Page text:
Ezra Cornell's Patent for a "new and useful machine for cutting trenches."

Ezra Cornell’s commitment to his vision of the potential of this invention drove him forward.  Again the Ezra Cornell’s university tells his story this way: 

Ezra Cornell’s story is the story of the telegraph in America. Always confident of its great commercial future, he enthusiastically demonstrated it, enlisted capital, and built lines. Although doing so frequently left his family destitute, he always took a large part of his pay in stocks, and invested in the first telegraph company, which connected New York and Washington. He built lines from the Hudson to Philadelphia and from New York to Albany, as well as lines in New York, Vermont and Quebec, and west to Buffalo, Cleveland, Detroit, Chicago, and Milwaukee. He was involved in the rapid construction of subsidiary lines, especially in the midwest, where the telegraph preceded rather than followed the railroad.

The early days of the telegraph industry were tumultuous. Many companies were formed, operated briefly and died. Stronger companies managed to survive despite conflicts, deception, and numerous lawsuits. Service on the hastily built lines was frequently unreliable. In 1851, the New York & Mississippi Valley Printing Telegraph Company was organized in Rochester by Hiram Sibley and others, with the goal of creating one great system with unified and efficient operations. Meanwhile, Cornell had bought back one of his bankrupt companies and renamed it the New York & Western Union Telegraph Company. Originally fierce competitors, by 1855 both groups were finally convinced that consolidation was their only alternative for progress. The merged company was named The Western Union Telegraph Company at Cornell’s insistence. Western Union rapidly expanded operations to most parts of the United States and Canada. While Cornell now took a less active role, he continued to have great faith in the telegraph. He held on to his Western Union stock, and for more than fifteen years was the company’s largest stockholder.       http://rmc.library.cornell.edu/Ezra-exhibit/EC-life/EC-life-6.html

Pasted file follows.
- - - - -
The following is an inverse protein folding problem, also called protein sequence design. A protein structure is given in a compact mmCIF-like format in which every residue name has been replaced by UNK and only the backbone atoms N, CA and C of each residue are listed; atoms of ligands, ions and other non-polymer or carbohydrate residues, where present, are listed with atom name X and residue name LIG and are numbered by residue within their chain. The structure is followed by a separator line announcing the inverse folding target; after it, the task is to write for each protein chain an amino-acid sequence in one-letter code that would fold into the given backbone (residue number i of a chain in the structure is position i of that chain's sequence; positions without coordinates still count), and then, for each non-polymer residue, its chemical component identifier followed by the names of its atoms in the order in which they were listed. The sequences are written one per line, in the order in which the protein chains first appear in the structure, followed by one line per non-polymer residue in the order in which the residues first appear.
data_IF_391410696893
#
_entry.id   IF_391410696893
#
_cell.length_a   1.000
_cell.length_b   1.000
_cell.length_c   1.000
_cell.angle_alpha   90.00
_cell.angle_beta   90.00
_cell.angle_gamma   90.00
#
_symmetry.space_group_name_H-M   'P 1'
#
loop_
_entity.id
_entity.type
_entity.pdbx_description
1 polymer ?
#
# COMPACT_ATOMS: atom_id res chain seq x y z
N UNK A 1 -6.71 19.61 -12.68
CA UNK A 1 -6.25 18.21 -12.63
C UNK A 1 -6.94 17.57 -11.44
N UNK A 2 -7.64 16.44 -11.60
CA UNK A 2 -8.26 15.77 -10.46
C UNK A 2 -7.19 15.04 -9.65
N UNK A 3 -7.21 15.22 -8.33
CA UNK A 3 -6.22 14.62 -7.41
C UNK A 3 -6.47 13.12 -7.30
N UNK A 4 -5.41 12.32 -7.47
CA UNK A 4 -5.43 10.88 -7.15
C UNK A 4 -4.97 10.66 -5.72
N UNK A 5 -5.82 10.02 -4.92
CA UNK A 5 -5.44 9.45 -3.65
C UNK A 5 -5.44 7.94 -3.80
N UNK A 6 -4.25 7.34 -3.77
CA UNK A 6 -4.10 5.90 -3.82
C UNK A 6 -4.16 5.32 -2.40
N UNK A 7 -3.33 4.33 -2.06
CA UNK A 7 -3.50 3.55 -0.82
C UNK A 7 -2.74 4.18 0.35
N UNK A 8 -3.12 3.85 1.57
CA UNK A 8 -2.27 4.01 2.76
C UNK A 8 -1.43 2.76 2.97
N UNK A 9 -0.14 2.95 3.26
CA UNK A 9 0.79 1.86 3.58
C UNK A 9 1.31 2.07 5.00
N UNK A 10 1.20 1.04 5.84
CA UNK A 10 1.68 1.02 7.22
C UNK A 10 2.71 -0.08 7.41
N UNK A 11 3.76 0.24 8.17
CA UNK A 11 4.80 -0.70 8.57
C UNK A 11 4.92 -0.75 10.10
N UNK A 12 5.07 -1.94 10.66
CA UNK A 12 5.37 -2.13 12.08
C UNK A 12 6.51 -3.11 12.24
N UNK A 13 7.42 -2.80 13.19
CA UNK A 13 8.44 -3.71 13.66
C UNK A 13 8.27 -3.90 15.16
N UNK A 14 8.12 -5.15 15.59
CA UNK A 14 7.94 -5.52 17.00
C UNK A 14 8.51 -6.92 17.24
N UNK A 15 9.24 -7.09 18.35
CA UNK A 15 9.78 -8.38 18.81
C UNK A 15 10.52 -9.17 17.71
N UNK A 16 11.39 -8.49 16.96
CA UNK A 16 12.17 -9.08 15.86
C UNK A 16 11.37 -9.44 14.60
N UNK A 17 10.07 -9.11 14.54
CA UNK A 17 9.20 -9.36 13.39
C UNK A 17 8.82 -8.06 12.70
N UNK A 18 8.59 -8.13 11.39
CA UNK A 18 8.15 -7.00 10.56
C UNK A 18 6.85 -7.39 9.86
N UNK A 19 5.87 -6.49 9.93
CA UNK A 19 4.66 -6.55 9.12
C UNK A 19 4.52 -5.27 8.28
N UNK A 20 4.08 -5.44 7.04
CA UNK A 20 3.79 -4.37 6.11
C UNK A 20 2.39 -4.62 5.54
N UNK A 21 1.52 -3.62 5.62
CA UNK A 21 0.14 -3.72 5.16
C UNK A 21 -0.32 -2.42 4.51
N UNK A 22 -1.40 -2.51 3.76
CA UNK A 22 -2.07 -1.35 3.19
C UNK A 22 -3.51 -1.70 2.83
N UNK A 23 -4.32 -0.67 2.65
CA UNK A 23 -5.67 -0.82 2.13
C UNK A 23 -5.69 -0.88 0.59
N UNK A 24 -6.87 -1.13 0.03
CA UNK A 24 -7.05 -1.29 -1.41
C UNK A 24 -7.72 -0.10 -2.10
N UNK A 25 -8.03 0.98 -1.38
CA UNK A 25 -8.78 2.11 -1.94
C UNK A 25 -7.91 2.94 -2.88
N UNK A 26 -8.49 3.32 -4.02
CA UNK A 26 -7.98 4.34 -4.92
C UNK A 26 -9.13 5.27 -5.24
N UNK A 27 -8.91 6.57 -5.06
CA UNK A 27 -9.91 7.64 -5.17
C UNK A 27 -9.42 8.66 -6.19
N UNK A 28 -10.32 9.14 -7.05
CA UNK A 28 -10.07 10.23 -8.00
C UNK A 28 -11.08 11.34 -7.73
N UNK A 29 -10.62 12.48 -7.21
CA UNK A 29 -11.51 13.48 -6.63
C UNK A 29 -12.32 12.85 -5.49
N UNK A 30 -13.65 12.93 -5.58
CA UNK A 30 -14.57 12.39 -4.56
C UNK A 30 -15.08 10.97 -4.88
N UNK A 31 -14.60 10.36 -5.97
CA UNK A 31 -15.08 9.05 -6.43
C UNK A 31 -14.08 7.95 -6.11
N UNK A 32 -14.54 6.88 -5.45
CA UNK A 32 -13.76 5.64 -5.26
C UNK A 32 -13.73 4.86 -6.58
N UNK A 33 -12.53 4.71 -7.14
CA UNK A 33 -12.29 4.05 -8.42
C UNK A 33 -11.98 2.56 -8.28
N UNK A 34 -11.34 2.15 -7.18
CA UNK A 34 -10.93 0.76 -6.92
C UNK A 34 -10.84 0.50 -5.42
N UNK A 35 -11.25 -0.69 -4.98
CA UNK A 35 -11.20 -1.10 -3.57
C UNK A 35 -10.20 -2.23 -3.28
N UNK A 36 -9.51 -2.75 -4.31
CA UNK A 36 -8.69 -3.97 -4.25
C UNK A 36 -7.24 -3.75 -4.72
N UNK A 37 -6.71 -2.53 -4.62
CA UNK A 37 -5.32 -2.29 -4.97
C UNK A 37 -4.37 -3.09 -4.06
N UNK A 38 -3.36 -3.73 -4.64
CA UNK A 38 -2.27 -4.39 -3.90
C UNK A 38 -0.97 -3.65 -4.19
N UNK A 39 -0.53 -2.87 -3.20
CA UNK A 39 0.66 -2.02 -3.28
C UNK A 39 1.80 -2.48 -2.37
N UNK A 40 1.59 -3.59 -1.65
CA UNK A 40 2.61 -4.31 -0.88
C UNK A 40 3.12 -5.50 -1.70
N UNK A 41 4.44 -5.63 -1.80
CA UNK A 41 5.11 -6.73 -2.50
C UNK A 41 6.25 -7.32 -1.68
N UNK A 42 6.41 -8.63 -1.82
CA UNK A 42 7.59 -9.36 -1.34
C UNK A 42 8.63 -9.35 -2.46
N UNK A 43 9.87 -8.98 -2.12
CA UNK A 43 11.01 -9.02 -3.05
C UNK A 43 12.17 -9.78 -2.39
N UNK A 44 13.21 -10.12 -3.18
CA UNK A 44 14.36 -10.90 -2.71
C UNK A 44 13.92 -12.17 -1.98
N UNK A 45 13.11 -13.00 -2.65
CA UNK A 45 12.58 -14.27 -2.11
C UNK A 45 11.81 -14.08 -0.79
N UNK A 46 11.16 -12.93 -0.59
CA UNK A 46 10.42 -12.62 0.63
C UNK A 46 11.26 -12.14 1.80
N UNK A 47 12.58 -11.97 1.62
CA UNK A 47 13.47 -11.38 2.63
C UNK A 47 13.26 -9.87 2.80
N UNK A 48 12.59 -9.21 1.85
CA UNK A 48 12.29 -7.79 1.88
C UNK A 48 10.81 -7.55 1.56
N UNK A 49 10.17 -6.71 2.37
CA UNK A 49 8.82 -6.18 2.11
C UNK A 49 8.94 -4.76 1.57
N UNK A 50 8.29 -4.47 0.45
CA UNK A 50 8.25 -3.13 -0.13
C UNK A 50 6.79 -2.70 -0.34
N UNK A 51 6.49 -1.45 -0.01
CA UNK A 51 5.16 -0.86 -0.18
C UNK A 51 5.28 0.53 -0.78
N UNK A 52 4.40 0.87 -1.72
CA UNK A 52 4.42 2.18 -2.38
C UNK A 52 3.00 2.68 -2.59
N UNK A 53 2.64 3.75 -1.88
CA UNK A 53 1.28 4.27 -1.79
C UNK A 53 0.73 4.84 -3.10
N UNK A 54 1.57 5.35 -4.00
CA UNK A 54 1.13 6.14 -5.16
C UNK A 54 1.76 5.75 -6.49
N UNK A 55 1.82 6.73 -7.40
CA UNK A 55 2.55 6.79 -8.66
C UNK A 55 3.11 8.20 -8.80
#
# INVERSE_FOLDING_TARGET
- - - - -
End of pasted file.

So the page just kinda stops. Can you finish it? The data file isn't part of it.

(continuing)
While Cornell’s commitment to the “telegraph” makes a fascinating story, his greater vision and commitment to the idea of a “UNIVERSITY” marks the zenith of his ingenuity.

His vision of co-education, free of sectarian coercion, open to all,  is encapsulated in an open letter he wrote on the occasion of the the opening of Sage College.  He addressed it to “The coming Man and woman” — those students of the nineteenth, twentieth, and now, twenty-first centuries that would grace the halls of Cornell:

Ezra Cornell to “The coming man and woman.”

Ithaca, May 15, 1873.
Autograph letter signed by Ezra Cornell

(read original HERE)

To the Coming man & woman

On the occasion of laying the corner stone of the Sage College for women of Cornell University, I desire to say that the principle [sic] danger, and I say almost the only danger I see in the future to be encountered by the friends of education, and by all lovers of true liberty is that which may arise from sectarian strife.

From these halls, sectarianism must be forever excluded, all students must be left free to worship God, as their concience [sic] shall dictate, and all persons of any creed or all creeds must find free and easy access, and a hearty and equal welcome, to the educational facilities possessed by the Cornell University.

Coeducation of the sexes and entire freedom from sectarian or political preferences is the only proper and safe way for providing an education that shall meet the wants of the future and carry out the founders idea of an Institution where “any person can find instruction in any study.” I herewith commit this great trust to your care.

Ezra Cornell

On the Arts Quadrangle Hermon Atkins MacNeil’s vision of Ezra Cornell can be seen in bronze.  Behind this man behind the University, MacNeil has tucked away inconspicuously, a Samuel Morse style ‘telegraph.’  Cornell’s commitment to this little piece of nineteenth century technology provided the ‘seed-money’ for his “Dream of a University” which has encompassed this sculpture for nearly a century.

[ For a fascinating TIME-LINE of Erza Cornell’s life and the Founding of the University, chick HERE. ]


Nearby or far away, there is no ONE place to go and appreciate this wide range of art pieces. Located in cities from east to west coast, found indoors and out, public and hidden, these creations point us toward the history and values in which our lives as Americans have taken root.

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1. Take digital photos of the entire work from several angles, including the surroundings.
2. Take close up photos of details that capture your imagination.